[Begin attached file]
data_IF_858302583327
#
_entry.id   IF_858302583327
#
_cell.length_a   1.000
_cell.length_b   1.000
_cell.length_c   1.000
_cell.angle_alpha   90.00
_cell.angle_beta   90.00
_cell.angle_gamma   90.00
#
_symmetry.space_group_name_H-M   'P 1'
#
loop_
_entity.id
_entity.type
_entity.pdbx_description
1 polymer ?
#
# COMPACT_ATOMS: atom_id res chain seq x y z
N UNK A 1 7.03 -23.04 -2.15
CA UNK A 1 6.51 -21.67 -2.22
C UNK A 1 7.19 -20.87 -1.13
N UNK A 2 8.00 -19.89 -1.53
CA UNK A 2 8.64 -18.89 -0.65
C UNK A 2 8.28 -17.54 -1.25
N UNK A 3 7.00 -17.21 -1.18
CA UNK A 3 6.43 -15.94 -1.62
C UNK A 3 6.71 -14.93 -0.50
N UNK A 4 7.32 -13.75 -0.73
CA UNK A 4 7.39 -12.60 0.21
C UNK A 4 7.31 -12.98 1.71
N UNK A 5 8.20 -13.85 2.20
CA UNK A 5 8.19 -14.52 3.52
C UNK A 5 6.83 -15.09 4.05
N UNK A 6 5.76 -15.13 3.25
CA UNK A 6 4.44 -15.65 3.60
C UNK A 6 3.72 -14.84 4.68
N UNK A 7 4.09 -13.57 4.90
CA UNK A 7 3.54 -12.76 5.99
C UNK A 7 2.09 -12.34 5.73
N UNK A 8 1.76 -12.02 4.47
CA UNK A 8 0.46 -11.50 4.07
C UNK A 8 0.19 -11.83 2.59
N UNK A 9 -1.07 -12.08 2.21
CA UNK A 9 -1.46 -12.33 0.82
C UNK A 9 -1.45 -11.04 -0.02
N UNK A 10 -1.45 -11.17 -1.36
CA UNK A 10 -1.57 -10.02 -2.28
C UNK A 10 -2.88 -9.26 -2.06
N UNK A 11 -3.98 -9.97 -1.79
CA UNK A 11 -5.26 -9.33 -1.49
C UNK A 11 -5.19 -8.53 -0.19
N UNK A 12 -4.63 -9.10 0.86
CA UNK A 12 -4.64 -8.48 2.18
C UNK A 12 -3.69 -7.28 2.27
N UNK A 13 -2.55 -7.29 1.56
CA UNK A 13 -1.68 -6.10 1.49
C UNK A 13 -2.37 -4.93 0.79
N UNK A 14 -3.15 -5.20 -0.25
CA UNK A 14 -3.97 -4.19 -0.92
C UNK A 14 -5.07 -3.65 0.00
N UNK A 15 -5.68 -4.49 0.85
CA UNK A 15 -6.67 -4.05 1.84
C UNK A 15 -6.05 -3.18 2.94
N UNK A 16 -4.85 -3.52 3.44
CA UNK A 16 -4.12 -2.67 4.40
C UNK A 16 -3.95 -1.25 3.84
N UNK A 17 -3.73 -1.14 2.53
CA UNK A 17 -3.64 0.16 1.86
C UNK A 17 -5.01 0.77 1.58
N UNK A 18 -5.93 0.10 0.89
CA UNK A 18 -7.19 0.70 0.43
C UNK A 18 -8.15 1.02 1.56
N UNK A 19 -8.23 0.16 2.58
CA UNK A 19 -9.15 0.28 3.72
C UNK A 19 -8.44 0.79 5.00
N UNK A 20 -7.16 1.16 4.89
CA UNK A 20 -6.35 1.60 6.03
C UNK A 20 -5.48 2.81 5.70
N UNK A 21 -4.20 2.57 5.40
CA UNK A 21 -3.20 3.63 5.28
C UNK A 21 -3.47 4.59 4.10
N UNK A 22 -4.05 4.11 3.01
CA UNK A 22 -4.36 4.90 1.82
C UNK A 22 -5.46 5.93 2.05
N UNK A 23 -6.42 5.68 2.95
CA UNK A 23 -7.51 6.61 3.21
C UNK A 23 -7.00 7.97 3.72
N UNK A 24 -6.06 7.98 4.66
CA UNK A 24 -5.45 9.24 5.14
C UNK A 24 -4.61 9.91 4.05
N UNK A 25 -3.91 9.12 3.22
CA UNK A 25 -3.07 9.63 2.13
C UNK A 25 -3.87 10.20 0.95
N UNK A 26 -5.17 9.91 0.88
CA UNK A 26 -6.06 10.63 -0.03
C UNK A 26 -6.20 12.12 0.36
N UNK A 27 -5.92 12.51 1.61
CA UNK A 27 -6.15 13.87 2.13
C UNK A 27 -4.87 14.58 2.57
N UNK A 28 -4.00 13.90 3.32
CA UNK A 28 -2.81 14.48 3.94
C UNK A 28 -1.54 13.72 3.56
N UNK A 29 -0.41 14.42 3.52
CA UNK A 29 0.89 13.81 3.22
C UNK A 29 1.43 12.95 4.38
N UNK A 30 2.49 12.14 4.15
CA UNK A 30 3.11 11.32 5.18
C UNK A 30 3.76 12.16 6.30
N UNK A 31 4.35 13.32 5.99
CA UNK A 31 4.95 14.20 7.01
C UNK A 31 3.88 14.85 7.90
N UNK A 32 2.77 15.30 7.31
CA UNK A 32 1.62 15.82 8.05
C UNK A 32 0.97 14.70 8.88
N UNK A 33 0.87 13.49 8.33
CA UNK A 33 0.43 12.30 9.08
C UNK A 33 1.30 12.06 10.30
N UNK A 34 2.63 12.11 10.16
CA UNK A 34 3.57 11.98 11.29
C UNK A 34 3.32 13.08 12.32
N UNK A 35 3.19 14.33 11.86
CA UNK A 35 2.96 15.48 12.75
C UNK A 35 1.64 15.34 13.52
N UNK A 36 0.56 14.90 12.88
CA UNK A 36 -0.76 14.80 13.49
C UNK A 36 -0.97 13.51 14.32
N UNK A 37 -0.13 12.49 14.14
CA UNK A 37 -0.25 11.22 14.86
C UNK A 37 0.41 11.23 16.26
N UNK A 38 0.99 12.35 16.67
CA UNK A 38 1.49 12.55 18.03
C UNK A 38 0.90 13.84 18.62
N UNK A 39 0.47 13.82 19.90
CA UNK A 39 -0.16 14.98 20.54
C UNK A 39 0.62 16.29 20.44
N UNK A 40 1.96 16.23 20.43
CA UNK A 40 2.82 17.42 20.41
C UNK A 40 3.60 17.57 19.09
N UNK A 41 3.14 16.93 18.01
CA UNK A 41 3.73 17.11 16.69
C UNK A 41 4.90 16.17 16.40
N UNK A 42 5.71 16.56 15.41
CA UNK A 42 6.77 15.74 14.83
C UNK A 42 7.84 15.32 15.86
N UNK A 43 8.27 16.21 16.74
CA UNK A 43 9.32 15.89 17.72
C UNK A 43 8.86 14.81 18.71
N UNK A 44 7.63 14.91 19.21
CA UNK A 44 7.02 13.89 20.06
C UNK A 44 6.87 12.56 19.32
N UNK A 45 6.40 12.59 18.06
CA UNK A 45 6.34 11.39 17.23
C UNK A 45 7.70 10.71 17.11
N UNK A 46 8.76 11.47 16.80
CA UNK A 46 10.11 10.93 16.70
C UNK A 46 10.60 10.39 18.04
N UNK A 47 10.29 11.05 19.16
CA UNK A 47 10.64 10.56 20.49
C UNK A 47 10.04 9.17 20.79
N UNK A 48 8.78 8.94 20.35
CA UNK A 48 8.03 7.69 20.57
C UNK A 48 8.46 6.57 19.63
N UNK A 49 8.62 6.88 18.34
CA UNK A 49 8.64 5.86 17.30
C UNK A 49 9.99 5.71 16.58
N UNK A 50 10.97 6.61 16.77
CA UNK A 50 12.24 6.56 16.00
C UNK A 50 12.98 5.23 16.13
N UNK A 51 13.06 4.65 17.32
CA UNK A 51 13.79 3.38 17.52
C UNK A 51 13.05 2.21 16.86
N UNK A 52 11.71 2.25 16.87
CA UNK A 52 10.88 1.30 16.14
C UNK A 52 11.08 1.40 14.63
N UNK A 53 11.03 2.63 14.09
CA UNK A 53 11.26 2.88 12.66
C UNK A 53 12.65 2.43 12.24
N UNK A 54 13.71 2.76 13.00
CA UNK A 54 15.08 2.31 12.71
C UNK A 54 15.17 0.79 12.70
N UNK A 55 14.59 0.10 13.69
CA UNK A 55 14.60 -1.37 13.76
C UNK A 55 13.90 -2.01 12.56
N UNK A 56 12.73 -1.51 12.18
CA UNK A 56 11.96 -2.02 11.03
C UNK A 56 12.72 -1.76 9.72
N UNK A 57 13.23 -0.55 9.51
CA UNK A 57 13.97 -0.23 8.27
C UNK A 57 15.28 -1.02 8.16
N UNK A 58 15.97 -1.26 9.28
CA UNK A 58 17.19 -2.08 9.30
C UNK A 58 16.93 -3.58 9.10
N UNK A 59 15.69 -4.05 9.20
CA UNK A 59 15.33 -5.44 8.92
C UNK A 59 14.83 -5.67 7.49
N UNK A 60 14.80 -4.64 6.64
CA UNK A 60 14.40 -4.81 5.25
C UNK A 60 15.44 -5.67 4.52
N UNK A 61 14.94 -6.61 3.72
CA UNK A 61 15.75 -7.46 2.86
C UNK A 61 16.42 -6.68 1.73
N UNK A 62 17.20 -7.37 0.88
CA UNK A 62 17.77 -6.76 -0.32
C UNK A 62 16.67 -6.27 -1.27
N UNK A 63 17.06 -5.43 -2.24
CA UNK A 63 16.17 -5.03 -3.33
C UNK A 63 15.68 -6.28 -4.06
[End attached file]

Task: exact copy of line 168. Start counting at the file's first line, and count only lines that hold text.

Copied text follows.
N UNK A 50 10.97 6.61 16.77